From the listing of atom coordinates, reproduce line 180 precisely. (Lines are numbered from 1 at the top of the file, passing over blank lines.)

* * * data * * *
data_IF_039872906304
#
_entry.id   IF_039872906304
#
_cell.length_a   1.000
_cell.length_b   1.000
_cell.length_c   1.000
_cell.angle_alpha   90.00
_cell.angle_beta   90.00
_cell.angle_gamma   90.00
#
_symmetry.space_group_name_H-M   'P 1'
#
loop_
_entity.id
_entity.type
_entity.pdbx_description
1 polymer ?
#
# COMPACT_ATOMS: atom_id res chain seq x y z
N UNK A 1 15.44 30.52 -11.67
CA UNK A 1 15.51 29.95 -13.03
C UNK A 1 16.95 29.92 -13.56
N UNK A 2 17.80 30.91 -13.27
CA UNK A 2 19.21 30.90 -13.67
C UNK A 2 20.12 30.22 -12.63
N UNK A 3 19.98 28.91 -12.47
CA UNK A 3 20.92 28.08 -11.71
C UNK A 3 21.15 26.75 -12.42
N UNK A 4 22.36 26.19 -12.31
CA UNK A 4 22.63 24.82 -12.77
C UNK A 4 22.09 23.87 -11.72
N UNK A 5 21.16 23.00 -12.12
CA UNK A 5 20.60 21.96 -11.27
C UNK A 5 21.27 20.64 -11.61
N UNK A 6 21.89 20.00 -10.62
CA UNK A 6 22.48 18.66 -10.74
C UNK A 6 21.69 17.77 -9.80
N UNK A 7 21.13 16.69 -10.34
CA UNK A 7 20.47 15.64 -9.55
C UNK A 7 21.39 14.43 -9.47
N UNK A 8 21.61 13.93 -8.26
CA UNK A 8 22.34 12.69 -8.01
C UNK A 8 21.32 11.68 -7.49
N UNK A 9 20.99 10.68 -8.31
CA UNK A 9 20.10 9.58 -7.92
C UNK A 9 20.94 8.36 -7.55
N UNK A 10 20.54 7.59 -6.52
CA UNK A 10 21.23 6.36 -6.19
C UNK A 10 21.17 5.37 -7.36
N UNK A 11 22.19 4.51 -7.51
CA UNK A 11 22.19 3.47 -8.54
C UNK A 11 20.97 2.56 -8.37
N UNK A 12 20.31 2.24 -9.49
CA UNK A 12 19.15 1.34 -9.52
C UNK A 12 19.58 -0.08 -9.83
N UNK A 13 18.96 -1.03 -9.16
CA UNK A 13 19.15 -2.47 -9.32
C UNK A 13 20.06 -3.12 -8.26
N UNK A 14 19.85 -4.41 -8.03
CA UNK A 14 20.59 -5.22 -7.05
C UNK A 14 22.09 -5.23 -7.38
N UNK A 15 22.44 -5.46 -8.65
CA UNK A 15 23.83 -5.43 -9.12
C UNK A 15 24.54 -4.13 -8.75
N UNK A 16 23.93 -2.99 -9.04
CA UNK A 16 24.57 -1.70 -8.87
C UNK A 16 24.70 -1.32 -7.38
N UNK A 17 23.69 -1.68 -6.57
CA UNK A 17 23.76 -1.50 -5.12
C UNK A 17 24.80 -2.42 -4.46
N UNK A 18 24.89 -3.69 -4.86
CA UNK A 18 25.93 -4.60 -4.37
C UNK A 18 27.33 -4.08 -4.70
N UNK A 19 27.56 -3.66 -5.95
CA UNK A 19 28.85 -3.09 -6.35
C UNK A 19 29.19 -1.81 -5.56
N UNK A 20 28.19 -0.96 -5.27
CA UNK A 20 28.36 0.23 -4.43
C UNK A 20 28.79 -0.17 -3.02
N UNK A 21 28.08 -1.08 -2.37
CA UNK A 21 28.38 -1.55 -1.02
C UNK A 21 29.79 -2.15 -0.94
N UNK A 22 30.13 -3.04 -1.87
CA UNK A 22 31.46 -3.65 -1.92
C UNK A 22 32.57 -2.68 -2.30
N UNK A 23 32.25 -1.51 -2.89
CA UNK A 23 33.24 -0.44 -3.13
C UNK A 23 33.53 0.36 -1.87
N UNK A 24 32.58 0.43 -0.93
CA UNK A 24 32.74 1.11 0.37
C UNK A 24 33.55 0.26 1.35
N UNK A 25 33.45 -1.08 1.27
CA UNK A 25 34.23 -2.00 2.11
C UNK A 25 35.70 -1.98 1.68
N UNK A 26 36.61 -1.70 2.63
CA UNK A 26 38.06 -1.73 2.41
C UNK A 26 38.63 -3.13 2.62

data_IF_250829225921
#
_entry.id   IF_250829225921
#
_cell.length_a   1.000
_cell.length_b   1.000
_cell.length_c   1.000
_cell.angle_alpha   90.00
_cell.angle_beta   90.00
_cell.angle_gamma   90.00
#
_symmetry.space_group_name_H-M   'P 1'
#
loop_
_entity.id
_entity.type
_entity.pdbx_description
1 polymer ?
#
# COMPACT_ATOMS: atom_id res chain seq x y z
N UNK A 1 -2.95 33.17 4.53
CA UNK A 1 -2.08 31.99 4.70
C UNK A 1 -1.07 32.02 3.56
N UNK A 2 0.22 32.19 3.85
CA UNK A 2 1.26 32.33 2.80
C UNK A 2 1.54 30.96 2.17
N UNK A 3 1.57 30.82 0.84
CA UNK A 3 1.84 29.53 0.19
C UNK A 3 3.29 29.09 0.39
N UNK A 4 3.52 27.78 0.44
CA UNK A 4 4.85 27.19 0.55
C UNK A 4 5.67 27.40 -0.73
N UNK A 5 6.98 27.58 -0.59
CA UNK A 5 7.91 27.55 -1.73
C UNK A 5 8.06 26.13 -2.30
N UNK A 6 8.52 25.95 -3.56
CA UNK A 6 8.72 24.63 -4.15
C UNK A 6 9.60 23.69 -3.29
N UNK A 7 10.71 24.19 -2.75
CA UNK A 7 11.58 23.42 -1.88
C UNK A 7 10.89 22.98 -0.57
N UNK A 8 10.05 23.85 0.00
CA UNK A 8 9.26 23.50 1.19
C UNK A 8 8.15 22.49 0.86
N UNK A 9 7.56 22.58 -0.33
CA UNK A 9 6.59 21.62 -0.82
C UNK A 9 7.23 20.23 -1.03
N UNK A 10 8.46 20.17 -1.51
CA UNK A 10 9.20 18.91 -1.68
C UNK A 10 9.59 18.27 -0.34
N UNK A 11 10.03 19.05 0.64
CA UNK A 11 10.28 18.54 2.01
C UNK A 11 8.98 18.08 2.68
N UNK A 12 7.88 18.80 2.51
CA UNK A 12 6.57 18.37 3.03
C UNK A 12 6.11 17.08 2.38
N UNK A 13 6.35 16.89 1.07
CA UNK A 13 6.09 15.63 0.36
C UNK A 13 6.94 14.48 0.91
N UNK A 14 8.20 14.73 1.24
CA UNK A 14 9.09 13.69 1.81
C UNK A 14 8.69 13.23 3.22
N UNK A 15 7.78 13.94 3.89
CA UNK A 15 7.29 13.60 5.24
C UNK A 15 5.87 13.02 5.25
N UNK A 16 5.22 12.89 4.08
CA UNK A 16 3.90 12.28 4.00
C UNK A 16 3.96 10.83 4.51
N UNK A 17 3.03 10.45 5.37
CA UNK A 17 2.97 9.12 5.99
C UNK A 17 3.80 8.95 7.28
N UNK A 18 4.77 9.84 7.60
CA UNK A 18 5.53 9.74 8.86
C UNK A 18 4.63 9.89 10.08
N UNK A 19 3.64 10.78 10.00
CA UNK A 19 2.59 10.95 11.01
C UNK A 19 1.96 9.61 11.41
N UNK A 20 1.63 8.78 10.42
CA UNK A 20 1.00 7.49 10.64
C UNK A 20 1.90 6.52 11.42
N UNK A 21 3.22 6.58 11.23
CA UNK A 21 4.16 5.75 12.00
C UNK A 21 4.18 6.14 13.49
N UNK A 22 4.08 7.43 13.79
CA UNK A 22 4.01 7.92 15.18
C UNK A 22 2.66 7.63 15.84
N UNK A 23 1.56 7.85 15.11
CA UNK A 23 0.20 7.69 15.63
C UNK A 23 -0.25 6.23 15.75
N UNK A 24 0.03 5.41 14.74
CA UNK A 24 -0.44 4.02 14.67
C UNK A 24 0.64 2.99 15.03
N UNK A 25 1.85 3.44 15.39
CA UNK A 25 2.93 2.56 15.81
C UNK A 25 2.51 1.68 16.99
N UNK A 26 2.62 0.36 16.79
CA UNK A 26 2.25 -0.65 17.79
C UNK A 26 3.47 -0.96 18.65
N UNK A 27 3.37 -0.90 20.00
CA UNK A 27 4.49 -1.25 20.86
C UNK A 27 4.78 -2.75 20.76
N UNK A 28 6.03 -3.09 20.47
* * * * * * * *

CA UNK A 21 4.16 5.75 12.00